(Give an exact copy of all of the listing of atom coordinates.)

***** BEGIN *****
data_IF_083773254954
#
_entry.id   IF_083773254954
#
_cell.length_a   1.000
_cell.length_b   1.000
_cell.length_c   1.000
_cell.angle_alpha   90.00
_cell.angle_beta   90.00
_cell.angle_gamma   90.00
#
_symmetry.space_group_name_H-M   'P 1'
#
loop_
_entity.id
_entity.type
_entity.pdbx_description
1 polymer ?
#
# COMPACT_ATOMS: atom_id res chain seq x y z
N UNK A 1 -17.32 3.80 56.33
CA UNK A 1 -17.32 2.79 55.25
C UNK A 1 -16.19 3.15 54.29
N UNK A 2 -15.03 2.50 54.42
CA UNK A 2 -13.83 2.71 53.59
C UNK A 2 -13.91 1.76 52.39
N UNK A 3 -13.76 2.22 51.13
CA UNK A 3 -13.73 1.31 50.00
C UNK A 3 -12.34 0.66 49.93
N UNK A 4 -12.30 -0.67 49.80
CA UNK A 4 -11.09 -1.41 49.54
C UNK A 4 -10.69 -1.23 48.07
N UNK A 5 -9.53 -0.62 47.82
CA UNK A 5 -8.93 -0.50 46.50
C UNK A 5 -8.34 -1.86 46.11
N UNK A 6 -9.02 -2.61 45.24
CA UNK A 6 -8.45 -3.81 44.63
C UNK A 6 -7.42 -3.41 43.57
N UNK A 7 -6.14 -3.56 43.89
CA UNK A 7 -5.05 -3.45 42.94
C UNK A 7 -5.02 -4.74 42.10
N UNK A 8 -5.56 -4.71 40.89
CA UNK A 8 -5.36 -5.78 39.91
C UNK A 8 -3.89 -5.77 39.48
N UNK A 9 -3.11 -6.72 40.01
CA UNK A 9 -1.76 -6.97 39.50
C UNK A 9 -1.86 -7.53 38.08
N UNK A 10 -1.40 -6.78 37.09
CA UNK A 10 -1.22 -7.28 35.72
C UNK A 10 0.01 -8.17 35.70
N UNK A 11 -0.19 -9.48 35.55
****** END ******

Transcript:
data_IF_083773254954
#
_entry.id   IF_083773254954
#
_cell.length_a   1.000
_cell.length_b   1.000
_cell.length_c   1.000
_cell.angle_alpha   90.00
_cell.angle_beta   90.00
_cell.angle_gamma   90.00
#
_symmetry.space_group_name_H-M   'P 1'
#
loop_
_entity.id
_entity.type
_entity.pdbx_description
1 polymer ?
#
# COMPACT_ATOMS: atom_id res chain seq x y z
N UNK A 1 -17.32 3.80 56.33
CA UNK A 1 -17.32 2.79 55.25
C UNK A 1 -16.19 3.15 54.29
N UNK A 2 -15.03 2.50 54.42
CA UNK A 2 -13.83 2.71 53.59
C UNK A 2 -13.91 1.76 52.39
N UNK A 3 -13.76 2.22 51.13
CA UNK A 3 -13.73 1.31 50.00
C UNK A 3 -12.34 0.66 49.93
N UNK A 4 -12.30 -0.67 49.80
CA UNK A 4 -11.09 -1.41 49.54
C UNK A 4 -10.69 -1.23 48.07
N UNK A 5 -9.53 -0.62 47.82
CA UNK A 5 -8.93 -0.50 46.50
C UNK A 5 -8.34 -1.86 46.11
N UNK A 6 -9.02 -2.61 45.24
CA UNK A 6 -8.45 -3.81 44.63
C UNK A 6 -7.42 -3.41 43.57
N UNK A 7 -6.14 -3.56 43.89
CA UNK A 7 -5.05 -3.45 42.94
C UNK A 7 -5.02 -4.74 42.10
N UNK A 8 -5.56 -4.71 40.89
CA UNK A 8 -5.36 -5.78 39.91
C UNK A 8 -3.89 -5.77 39.48
N UNK A 9 -3.11 -6.72 40.01
CA UNK A 9 -1.76 -6.97 39.50
C UNK A 9 -1.86 -7.53 38.08
N UNK A 10 -1.40 -6.78 37.09
CA UNK A 10 -1.22 -7.28 35.72
C UNK A 10 0.01 -8.17 35.70
N UNK A 11 -0.19 -9.48 35.55